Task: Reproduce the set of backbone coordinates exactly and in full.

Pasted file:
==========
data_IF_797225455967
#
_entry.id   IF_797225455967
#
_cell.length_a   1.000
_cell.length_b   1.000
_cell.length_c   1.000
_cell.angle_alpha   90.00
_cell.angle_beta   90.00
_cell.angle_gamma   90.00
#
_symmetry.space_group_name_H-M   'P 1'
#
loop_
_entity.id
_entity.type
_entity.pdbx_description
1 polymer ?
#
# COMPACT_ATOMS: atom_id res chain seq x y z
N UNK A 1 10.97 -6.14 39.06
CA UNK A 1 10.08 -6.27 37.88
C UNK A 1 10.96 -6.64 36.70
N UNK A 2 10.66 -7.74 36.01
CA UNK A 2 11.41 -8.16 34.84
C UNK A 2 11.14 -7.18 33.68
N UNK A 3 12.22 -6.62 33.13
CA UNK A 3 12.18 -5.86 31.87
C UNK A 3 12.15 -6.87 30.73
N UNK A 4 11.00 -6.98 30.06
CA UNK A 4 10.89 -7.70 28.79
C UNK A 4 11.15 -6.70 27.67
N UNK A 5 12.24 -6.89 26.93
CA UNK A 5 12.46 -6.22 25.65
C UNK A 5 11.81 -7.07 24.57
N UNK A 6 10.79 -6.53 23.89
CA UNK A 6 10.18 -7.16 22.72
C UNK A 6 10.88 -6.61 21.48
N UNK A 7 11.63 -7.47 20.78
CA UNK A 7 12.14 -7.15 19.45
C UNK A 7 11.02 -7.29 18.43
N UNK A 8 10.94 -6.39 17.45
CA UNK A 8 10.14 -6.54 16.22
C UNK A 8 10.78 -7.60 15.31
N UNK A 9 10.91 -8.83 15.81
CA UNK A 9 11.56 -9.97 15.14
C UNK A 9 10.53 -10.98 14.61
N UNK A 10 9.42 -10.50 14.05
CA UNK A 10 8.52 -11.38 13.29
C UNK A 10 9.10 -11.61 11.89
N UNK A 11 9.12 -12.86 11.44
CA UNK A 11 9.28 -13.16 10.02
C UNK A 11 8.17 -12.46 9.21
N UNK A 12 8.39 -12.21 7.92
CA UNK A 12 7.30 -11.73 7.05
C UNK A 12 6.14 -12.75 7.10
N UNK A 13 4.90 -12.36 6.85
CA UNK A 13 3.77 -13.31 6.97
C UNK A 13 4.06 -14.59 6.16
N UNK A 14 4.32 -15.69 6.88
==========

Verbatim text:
data_IF_797225455967
#
_entry.id   IF_797225455967
#
_cell.length_a   1.000
_cell.length_b   1.000
_cell.length_c   1.000
_cell.angle_alpha   90.00
_cell.angle_beta   90.00
_cell.angle_gamma   90.00
#
_symmetry.space_group_name_H-M   'P 1'
#
loop_
_entity.id
_entity.type
_entity.pdbx_description
1 polymer ?
#
# COMPACT_ATOMS: atom_id res chain seq x y z
N UNK A 1 10.97 -6.14 39.06
CA UNK A 1 10.08 -6.27 37.88
C UNK A 1 10.96 -6.64 36.70
N UNK A 2 10.66 -7.74 36.01
CA UNK A 2 11.41 -8.16 34.84
C UNK A 2 11.14 -7.18 33.68
N UNK A 3 12.22 -6.62 33.13
CA UNK A 3 12.18 -5.86 31.87
C UNK A 3 12.15 -6.87 30.73
N UNK A 4 11.00 -6.98 30.06
CA UNK A 4 10.89 -7.70 28.79
C UNK A 4 11.15 -6.70 27.67
N UNK A 5 12.24 -6.89 26.93
CA UNK A 5 12.46 -6.22 25.65
C UNK A 5 11.81 -7.07 24.57
N UNK A 6 10.79 -6.53 23.89
CA UNK A 6 10.18 -7.16 22.72
C UNK A 6 10.88 -6.61 21.48
N UNK A 7 11.63 -7.47 20.78
CA UNK A 7 12.14 -7.15 19.45
C UNK A 7 11.02 -7.29 18.43
N UNK A 8 10.94 -6.39 17.45
CA UNK A 8 10.14 -6.54 16.22
C UNK A 8 10.78 -7.60 15.31
N UNK A 9 10.91 -8.83 15.81
CA UNK A 9 11.56 -9.97 15.14
C UNK A 9 10.53 -10.98 14.61
N UNK A 10 9.42 -10.50 14.05
CA UNK A 10 8.52 -11.38 13.29
C UNK A 10 9.10 -11.61 11.89
N UNK A 11 9.12 -12.86 11.44
CA UNK A 11 9.28 -13.16 10.02
C UNK A 11 8.17 -12.46 9.21
N UNK A 12 8.39 -12.21 7.92
CA UNK A 12 7.30 -11.73 7.05
C UNK A 12 6.14 -12.75 7.10
N UNK A 13 4.90 -12.36 6.85
CA UNK A 13 3.77 -13.31 6.97
C UNK A 13 4.06 -14.59 6.16
N UNK A 14 4.32 -15.69 6.88